I've been reading these stories very slowly, just one every few days/weeks or so, since I shelved it next to my computer where I work all the time. They definitely feel like they are in conversation with other works from Asia, particularly South Korea, but that connection may be more about what has been translated vs. what hasn't been.

Sour Meat by Dorothy Tse
A surreal story about a stinky brew, also about women's bodies... would have loved some editor or translator notes with some context as it seems intentionally sexual as if it is trying to push boundaries, but what are the boundaries in China, I don't know....

Auntie Han's Modern Life by Enoch Tam
"Every time she came home, she felt as if it were to a different house on a different street."
garden-keepers cultivating skyscrapers
houses that move, houses that are depressed

Lip Service by Zhu Hui
Oof! A punchy tale of what a naturally beautiful woman has to be willing to do to stay on top.

The Elephant by Chan Chi Wa
Clearly in conversation with "The Elephant Vanishes" by Haruki Murakami, the narrator of this story has a similar emotional experience about an elephant but it has the added layer of living in a state of surveillance.

The Mushroom Houses Proliferated in District M by Enoch Tam
Continuing the themes of the earlier story by the same author, it's about the garden keepers and their war with the mushrooms.

A Counterfeit Life by Chen Si'an
"He started roaming around every corner of the city, searching for those spots in which people being waited for might fail to show up."

Flourishing Beasts by Yan Ge
Are you a [woman] or are you a [beast]?
View all my reviews

Tuesday, July 7, 2020

Review: Daughters of Smoke and Fire

Daughters of Smoke and Fire Daughters of Smoke and Fire by Ava Homa
My rating: 5 of 5 stars

Leila and Chia are siblings in Kurdistan, technically in the Kurdish part of Iran, when their father is named an enemy of the state and not allowed to work. Their family struggles for money while both children also try to get an education, but the odds are not in Leila's favor (and she wants to be a filmmaker in a region that polices everything including books and films.) Then her brother disappears....

In my year of reading more in the Middle East, this novel came at a perfect time. The author is also from Kurdistan/Iran but had greater access to education through scholarship programs overseas (the novel was written in English.) Homa shows how governments (plural) intentionally keep the Kurdish people down through keeping their regions from developing, limiting access to education, and requiring children not to speak their childhood language.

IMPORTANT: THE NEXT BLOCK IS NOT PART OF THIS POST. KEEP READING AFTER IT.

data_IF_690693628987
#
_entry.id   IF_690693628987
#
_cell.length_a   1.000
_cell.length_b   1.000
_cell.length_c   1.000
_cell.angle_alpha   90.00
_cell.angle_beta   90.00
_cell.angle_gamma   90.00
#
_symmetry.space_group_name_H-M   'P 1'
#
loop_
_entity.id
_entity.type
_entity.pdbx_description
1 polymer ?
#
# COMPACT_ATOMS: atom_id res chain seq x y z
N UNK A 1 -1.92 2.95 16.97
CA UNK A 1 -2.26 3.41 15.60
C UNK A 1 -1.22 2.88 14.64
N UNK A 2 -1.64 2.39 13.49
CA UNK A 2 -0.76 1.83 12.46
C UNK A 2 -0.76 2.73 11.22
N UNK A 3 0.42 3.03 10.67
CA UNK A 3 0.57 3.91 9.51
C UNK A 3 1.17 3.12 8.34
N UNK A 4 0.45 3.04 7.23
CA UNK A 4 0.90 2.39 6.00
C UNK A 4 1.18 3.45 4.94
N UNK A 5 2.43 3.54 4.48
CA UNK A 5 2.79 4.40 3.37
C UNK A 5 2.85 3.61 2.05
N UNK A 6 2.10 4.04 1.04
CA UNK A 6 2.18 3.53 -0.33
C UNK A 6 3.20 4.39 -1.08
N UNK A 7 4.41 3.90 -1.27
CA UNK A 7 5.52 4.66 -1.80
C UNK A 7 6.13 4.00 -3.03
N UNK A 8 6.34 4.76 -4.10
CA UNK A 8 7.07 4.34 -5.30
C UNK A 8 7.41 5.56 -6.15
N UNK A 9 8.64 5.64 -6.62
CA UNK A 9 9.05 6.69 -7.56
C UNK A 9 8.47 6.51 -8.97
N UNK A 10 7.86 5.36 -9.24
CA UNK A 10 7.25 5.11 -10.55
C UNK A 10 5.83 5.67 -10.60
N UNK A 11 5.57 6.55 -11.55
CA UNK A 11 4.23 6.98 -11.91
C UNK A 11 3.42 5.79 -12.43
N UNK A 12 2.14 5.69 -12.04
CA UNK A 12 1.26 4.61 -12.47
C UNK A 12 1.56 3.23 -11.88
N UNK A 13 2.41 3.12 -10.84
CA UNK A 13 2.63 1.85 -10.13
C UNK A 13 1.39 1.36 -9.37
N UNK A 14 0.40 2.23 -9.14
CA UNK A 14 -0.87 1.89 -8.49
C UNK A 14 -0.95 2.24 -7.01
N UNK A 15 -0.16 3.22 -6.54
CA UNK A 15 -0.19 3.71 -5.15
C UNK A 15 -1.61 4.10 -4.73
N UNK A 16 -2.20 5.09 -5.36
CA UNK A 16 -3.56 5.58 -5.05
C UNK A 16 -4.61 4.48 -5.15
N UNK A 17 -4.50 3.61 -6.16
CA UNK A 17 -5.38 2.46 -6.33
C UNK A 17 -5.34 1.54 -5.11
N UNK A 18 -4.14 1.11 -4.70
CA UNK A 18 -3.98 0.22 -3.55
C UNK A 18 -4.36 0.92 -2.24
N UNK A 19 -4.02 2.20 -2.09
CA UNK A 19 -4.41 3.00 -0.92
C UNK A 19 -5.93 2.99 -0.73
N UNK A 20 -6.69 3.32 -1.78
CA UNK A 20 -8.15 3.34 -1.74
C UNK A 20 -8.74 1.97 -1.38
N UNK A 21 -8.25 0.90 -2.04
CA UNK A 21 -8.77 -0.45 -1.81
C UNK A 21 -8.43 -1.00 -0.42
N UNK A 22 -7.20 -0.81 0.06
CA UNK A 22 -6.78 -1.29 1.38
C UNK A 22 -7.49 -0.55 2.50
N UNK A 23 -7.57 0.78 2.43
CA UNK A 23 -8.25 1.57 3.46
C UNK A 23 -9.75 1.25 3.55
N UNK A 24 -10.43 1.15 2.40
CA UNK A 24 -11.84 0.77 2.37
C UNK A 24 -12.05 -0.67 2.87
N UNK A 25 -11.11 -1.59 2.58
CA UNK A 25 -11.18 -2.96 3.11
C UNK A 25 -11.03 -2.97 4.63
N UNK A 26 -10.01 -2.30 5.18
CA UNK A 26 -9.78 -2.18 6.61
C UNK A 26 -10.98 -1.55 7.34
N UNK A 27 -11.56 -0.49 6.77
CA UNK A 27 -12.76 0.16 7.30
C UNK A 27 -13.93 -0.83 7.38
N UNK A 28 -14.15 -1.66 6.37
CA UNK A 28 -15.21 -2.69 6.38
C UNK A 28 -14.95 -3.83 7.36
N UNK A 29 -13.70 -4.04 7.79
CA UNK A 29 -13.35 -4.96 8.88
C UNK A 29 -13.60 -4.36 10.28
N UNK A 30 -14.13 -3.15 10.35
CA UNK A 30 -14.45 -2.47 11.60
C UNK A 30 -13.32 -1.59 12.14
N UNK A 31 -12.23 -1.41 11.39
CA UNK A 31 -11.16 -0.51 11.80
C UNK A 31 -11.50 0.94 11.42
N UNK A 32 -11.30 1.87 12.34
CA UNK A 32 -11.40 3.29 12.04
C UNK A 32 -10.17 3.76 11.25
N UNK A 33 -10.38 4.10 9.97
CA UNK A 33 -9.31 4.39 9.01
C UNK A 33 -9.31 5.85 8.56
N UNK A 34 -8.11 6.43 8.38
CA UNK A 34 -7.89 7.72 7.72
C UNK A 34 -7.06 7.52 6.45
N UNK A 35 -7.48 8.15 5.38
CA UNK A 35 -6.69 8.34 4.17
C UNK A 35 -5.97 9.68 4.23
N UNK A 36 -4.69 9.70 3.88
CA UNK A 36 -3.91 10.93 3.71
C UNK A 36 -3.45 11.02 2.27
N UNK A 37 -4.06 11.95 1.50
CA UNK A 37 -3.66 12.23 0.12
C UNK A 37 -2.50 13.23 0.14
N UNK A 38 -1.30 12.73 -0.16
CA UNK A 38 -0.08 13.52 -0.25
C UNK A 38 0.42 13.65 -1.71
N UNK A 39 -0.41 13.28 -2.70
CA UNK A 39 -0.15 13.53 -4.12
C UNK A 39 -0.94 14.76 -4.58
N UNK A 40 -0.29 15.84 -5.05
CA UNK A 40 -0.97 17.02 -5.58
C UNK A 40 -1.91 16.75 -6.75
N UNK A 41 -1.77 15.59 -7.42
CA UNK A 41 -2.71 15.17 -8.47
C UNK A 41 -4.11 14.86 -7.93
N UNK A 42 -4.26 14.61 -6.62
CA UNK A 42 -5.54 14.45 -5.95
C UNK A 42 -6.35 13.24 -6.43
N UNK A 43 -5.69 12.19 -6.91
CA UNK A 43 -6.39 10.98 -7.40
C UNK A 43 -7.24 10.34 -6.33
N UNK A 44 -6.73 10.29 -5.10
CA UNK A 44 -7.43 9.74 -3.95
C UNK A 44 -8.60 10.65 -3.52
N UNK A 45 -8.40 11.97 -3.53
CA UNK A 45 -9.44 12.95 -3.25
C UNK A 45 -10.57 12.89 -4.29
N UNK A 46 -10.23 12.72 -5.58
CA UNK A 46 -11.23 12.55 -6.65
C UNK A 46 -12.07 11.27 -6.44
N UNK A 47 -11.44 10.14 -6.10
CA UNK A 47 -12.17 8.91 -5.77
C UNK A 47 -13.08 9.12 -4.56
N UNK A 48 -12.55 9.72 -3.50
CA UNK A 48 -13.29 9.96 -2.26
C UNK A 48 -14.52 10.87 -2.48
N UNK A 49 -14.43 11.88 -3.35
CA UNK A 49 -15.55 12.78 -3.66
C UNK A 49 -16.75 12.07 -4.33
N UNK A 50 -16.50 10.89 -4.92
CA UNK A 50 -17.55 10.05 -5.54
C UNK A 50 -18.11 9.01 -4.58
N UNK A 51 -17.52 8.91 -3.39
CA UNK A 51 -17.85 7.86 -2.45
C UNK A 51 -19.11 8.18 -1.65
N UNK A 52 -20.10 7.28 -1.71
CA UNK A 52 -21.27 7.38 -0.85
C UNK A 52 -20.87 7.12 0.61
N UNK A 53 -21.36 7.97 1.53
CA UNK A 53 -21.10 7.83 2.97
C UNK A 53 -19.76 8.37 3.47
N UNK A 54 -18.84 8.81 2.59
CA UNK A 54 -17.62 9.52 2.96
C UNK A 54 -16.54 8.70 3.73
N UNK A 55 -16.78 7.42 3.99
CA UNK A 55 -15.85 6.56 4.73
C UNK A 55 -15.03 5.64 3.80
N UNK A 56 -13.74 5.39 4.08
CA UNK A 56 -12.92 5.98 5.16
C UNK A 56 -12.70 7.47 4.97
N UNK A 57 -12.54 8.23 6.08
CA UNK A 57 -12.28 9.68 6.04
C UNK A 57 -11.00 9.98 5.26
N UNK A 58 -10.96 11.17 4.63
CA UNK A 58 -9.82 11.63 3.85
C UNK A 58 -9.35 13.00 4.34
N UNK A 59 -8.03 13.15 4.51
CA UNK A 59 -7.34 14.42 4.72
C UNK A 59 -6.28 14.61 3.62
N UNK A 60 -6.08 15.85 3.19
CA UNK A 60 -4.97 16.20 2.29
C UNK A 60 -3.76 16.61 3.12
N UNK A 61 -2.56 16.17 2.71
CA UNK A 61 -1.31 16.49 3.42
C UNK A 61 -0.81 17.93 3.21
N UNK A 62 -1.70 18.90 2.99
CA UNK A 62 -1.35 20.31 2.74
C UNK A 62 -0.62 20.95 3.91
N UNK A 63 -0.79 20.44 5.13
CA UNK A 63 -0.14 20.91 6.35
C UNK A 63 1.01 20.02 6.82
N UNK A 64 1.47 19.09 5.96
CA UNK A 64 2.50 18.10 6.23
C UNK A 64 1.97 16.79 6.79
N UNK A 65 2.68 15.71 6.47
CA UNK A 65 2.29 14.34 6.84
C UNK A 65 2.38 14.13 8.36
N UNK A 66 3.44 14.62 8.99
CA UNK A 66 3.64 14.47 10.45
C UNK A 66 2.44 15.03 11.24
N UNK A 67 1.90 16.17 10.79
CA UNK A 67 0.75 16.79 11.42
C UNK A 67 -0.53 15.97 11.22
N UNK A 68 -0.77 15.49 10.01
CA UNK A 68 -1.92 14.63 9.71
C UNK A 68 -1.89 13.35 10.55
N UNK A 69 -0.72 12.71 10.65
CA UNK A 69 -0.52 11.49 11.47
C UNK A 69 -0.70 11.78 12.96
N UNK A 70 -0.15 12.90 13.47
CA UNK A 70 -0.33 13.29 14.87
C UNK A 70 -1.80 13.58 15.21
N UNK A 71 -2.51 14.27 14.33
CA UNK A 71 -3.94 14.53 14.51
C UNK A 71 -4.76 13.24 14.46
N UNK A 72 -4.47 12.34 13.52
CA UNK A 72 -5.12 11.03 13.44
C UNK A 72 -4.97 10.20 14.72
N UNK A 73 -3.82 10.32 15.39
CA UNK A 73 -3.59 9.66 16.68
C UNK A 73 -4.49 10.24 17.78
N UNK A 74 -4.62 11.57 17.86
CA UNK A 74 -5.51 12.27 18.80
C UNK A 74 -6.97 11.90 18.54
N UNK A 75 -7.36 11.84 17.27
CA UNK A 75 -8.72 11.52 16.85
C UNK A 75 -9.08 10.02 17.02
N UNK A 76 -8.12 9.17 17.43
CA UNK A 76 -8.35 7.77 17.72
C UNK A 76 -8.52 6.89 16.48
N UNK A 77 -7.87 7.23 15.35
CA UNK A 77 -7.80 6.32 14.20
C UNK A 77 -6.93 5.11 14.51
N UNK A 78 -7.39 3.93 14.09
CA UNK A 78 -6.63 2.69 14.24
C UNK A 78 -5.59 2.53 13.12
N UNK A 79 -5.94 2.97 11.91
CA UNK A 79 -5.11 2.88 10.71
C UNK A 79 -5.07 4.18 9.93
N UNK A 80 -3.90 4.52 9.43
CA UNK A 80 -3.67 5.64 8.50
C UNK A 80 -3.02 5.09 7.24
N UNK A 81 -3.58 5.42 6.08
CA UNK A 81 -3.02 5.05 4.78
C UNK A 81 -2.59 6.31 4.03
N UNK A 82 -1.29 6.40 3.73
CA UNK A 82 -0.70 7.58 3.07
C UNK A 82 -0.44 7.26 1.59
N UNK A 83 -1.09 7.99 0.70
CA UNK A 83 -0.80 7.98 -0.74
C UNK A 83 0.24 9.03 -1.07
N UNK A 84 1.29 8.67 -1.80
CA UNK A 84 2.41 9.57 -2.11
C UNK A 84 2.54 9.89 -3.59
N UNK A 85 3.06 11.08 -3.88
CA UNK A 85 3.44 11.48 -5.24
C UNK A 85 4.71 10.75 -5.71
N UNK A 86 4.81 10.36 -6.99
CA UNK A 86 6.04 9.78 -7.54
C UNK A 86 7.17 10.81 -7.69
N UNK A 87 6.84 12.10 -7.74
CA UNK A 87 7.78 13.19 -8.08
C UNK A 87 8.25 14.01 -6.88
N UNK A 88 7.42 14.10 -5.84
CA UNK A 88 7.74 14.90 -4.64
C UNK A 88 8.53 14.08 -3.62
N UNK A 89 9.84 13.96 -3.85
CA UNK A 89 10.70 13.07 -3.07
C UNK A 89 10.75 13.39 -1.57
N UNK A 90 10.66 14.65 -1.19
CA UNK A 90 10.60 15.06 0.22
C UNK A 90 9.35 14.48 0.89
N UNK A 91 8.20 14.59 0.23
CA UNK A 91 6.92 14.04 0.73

I had a copy of this book from the publisher through Edelweiss; it came out May 12, 2020.

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Wednesday, July 1, 2020

Books Read June 2020: 136-164

Pictured: 5-star reads for June

All Books Read:

136. Vera Kelly is Not a Mystery by Rosalie Knecht ⭐️⭐️⭐️⭐️ (print galley; my review)
137. Miss Iceland by Auður Ava Ólafsdóttir, translated by Brian FitzGibbon ⭐️⭐️⭐️⭐️ (eARC from NetGalley; my review)
138. The Book of Longings by Sue Monk Kidd ⭐️⭐️⭐️⭐️⭐️ (eARC from Edelweiss; my review)
139. Scorpionfish by Natalie Bakopoulos ⭐️⭐️⭐️⭐️ (print galley; my review)
140. A World Between by Emily Hashimoto ⭐️⭐️⭐️⭐️ (eARC from publisher; my review)
141. Unfit to Print by KJ Charles, read by Vikas Adam ⭐️⭐️⭐️ (Hoopla audiobook; my review)
142. Homie by Danez Smith ⭐️⭐️⭐️⭐️⭐️ (eARC from publisher; my review)
143. Apsara Engine by Bishakh Kumar Som ⭐️⭐️⭐️⭐️⭐️ (eARC from publisher; my review)
144. These Ghosts are Family by Maisy Card ⭐️⭐️⭐️⭐️ (print galley; my review)
145. The City We Became by N.K. Jemisin, narrated by Robin Miles ⭐️⭐️⭐️ (Audible audiobook; my review)
146. Countdown City by Ben H. Winters ⭐️⭐️⭐️⭐️ (Kindle eBook; my review)
147. The Sin Eater by Megan Campisi ⭐️⭐️⭐️⭐️ (print galley; my review)
148. The Pine Islands by Marion Poschmann, translated by Jen Calleja ⭐️⭐️⭐️ (eARC from Edelweiss; my review)
149. You Exist Too Much by Zaina Arafat ⭐️⭐️⭐️⭐️ (eARC from NetGalley; my review)
150. Rage Against the Minivan by Kristen Howerton ⭐️⭐️⭐️⭐️ (eARC from Edelweiss; my review)
151. IraqiGirl by "Hadiya" ⭐️⭐️⭐️⭐️ (personal copy; my review)
152. Take a Hint, Dani Brown by Talia Hibbert ⭐️⭐️⭐️⭐️⭐️ (eARC from Edelweiss; my review)
153. Things That Make White People Uncomfortable by Michael Bennett ⭐️⭐️⭐️⭐️ (personal copy; my review)
154. Everything My Mother Taught Me by Alice Hoffman ⭐️⭐️⭐️⭐️⭐️ (Amazon Prime ebook; my review)
155. Can You Feel This? by Julie Orringer ⭐️⭐️⭐️⭐️ (Amazon Prime ebook; my review)
156. The Lion's Den by Anthony Marra ⭐️⭐️⭐️⭐️ (Amazon Prime ebook; my review)
157. Zenith Man by Jennifer Haigh ⭐️⭐️⭐️⭐️ (Amazon Prime ebook; my review)
158. The Weddings by Alexander Chee ⭐️⭐️⭐️⭐️⭐️ (Amazon Prime ebook; my review)
159. The Eighth Life by Nino Harataschwili, translated by Charlotte Collins & Ruth Martin ⭐️⭐️⭐️⭐️⭐️ (eARC from Edelweiss; my review)
160. The Prettiest Star by Carter Sickels ⭐️⭐️⭐️⭐️⭐️ (personal copy; my review)
161. The Fire Never Goes Out by Noelle Stevenson ⭐️⭐️⭐️⭐️ (print galley from publisher; my review)
162. The Order of the Pure Moon Reflected in Water by Zen Cho ⭐️⭐️⭐️⭐️ (print galley from publisher; my review)
163. Home by Jenn Alexander ⭐️⭐️⭐️⭐️ (eARC from publisher; my review)
164. Catrachos by Roy G. Guzmán ⭐️⭐️⭐️⭐️ (Graywolf Galley Club; my review)

Books read: 29

Audiobook: 2
eBook: 17
Print: 10

Library copy: 1 (not surprising as none of my libraries are open!)
Personal copy: 11
Review copy: 17

MiddleEast2020: 2
PrideMonth: 10
#ReadCaribbean: 1
ReadingEnvySummerReading: 1

Biography/Memoir: 2
Poetry: 2
Romance: 4
Sci-Fi/Fantasy: 2
YA: 1

Camp ToB: 1
International Booker Prize: 2